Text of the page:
Declarations

Authors’ contributions

DJ collected data and wrote abstract, case report, conclusion. JB wrote discussion. Both authors read and approved the final manuscript.

Acknowledgements

None

Competing interests

The authors declare that they have no competing interests.

Open AccessThis article is distributed under the terms of the Creative Commons Attribution 4.0 International License (http://creativecommons.org/licenses/by/4.0/), which permits unrestricted use, distribution, and reproduction in any medium, provided you give appropriate credit to the original author(s) and the source, provide a link to the Creative Commons license, and indicate if changes were made. The Creative Commons Public Domain Dedication waiver (http://creativecommons.org/publicdomain/zero/1.0/) applies to the data made available in this article, unless otherwise stated.

Authors’ Affiliations

(1)
Speciality Hospital in Gorlice

References

  1. Alfaro-Giner A, Penarrocha-Diago M, Bagan-Sebastian JV. Orofacial manifestations of mixed connective tissue disease with an uncommon serologic evolution. Oral Surg Med Oral Pathol. 1992;73(4):441–4.View ArticleGoogle Scholar
  2. Kasukawa R. Mixed connective tissue disease. Intern Med. 05;38. 5, s. 386–93; 1999 (PMID 10397074).Google Scholar
  3. Awad AM, Stevenson M. Case Reports in Neurological Medicine Isolated Central Nervous System Vasculitis Associated with Antiribonuclear Protein Antibody; 2011; 2011 (Article ID 495201, 4 pages).Google Scholar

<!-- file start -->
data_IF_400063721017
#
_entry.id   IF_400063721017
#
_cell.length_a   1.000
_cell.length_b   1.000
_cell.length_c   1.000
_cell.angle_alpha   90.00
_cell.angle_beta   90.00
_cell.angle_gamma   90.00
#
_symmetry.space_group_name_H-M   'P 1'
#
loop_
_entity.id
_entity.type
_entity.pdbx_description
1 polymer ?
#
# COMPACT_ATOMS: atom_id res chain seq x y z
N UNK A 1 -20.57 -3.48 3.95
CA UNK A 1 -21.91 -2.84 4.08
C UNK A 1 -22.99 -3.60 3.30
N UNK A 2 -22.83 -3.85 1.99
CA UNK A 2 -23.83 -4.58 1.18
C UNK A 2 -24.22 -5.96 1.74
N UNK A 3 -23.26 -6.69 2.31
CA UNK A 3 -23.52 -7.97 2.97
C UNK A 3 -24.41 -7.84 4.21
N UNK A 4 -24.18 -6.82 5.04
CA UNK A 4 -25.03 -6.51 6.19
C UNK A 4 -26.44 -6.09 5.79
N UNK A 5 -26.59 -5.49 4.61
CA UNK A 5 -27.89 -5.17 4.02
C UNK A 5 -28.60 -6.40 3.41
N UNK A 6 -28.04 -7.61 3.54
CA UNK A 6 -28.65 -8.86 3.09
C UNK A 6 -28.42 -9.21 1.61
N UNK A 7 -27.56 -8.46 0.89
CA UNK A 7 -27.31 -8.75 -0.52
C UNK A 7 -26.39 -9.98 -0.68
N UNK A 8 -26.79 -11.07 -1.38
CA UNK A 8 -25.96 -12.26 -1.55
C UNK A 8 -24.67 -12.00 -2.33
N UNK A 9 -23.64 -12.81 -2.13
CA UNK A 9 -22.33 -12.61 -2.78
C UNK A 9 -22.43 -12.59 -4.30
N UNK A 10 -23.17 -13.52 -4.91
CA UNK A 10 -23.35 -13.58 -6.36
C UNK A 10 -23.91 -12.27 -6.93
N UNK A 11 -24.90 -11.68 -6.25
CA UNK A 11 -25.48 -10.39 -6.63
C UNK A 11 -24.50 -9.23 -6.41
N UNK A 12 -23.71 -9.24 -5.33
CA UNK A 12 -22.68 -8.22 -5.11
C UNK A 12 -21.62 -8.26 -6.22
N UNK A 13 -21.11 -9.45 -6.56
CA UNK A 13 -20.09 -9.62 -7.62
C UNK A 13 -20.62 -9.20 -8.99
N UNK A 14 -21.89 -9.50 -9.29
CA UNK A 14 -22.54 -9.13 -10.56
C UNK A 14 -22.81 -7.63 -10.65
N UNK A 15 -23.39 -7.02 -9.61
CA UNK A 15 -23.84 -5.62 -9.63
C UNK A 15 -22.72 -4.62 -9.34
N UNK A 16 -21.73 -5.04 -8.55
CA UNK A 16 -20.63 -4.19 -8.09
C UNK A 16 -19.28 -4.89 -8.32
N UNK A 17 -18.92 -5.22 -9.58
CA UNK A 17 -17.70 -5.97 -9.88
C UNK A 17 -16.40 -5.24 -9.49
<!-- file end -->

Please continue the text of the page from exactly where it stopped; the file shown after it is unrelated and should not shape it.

4. Bennett RM, Axford JS, Romain PL. Clinical manifestations of mixed connective tissue disease. Literature review current through: Apr 2012 (This topic last updated: May 12, 2011).Google Scholar
  5. Vibhute NA, Viblhute AH, Daule NR. Cheilitis granulomatosa: a case report with review of literature. Indian J Dermatol. 2013;58(3):242.PubMedPubMed CentralView ArticleGoogle Scholar
  6. Rowland LP. Merritt’ s neurology, Elsevier Urban &Partner, Wrocław 2013, tom II. p. 546–8.Google Scholar
  7. Liu R, Yu S. Melkersson–Rosenthal syndrome: a review of seven patients. Clin Neurosci. 2013;20(7):993–5. doi:https://doi.org/10.1016/j.jocn.2012.10.009 [Epub 2013 May 7].View ArticleGoogle Scholar
  8. Elias MK, Mateen FJ, Weiler CR. The Melkersson–Rosenthal syndrome: a retrospective study of biopsied cases. Neurol. 2013;260(1):138–43. doi:https://doi.org/10.1007/s00415-012-6603-6.View ArticleGoogle Scholar
  9. Feng S, Yin J, Li J, Song Z, et al. Melkersson–Rosenthal syndrome: a retrospective study of 44 patients. Acta Otolaryngol. 2014;134(9):977–81. doi:https://doi.org/10.3109/00016489.2014.927587 Epub 2014 Jun 25.PubMedView ArticleGoogle Scholar
  10. Lazzerini M, Bramuzzo M, Ventura A. Association between orofacial granulomatosis and Crohn’s disease in children: systematic review. World J Gastroenterol. 2014;20(23):7497–504.PubMedPubMed CentralView ArticleGoogle Scholar

Copyright

© Jasinska and Boczon. 2015

Advertisement